Inventing what Millennials want downtown: housing the urban generation in low-density metropolitan regions

Deirdre Pfeiffer, Genevieve Pearthree, Meagan Ehlenz

Research output: Contribution to journalArticle

Abstract

Evidence is growing that a large subset of U.S. Millennials prefers to live in walkable communities near amenities. Yet, we know relatively little about how developers are translating Millennial preferences into “sticks and bricks.” This research helps fill the gap by exploring how real estate developers are cementing Millennial preferences into housing developments located downtown in the low-density metropolitan regions of Phoenix and Houston. Using data from the U.S. Census, regional media, and expert interviews, we find that developers perceive Millennials as needing housing that is authentic, flexible, socially conscious, and provides an inside/out, constantly connected lifestyle. These developers have incorporated these perceptions into new downtown projects through innovative building design and site selection, which has generated more urban housing options in the Phoenix and Houston regions, while also raising concerns about regulatory threats, Millennials’ ability (and desire) to age in place, and social equity.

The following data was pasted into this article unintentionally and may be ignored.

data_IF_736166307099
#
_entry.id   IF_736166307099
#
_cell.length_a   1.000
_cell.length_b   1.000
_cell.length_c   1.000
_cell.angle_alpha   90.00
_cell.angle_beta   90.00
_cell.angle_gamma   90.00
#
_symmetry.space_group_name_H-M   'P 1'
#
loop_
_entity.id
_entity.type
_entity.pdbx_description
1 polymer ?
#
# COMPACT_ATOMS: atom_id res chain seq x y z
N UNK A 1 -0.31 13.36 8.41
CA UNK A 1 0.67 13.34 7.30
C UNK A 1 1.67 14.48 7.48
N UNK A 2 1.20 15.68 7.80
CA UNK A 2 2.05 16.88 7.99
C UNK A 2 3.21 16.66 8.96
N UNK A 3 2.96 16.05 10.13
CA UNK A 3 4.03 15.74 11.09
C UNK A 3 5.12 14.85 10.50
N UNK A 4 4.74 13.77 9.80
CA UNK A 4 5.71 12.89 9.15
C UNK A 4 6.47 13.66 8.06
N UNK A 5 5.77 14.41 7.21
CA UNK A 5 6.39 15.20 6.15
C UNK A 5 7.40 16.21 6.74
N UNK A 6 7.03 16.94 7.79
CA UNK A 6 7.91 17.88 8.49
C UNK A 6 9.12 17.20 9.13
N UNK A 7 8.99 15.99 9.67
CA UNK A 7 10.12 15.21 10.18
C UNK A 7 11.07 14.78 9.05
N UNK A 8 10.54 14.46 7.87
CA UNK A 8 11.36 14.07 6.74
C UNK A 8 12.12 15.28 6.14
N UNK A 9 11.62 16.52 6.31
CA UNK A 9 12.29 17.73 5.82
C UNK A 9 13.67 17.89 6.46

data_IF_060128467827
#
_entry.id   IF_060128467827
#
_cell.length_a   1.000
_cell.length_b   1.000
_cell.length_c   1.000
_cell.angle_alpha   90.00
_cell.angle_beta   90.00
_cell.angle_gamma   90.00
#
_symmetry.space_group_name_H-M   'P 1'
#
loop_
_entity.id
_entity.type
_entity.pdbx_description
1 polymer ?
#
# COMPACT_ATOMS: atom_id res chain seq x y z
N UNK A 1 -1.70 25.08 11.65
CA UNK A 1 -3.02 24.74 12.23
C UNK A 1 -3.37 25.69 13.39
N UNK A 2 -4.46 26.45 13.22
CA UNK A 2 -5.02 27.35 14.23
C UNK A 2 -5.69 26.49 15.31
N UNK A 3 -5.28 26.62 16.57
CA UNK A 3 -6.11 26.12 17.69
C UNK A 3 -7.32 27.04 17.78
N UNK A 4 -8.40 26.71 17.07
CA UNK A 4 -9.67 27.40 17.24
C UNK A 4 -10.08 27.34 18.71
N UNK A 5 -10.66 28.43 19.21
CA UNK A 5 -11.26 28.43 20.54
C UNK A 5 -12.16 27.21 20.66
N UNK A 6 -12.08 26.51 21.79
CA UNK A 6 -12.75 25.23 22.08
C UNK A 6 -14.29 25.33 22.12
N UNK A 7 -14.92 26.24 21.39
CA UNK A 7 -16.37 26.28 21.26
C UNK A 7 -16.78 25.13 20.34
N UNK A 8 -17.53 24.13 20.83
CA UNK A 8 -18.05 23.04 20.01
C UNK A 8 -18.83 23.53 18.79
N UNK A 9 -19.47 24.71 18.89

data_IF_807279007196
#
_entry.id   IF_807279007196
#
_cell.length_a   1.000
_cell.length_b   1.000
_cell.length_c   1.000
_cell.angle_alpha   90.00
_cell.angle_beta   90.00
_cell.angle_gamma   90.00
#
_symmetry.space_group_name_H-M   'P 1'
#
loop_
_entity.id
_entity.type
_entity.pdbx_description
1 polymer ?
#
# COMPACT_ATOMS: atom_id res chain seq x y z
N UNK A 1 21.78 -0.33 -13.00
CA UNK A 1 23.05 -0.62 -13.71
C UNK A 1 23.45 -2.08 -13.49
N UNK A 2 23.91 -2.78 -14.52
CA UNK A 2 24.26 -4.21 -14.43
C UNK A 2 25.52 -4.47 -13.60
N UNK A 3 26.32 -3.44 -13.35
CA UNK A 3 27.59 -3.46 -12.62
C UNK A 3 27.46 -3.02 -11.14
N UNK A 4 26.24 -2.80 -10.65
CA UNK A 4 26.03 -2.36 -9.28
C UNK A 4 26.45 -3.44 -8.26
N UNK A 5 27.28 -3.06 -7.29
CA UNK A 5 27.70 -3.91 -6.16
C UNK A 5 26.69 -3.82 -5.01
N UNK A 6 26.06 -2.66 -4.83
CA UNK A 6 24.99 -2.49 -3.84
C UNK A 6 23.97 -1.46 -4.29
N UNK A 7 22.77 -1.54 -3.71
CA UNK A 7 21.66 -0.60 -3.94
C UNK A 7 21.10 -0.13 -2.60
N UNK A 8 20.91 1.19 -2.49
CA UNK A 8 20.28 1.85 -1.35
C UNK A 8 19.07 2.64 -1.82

Original languageEnglish (US)
JournalJournal of Urbanism
DOIs
StatePublished - Jan 1 2019

Fingerprint

metropolitan region
city center
housing
urban housing
architectural design
housing development
amenity
site selection
real estate
lifestyle
equity
census
expert
threat
ability
interview
community
evidence
building site
brick

Keywords

  • downtown development
  • housing preferences
  • infill development
  • Millennials

ASJC Scopus subject areas

  • Geography, Planning and Development
  • Urban Studies

Cite this

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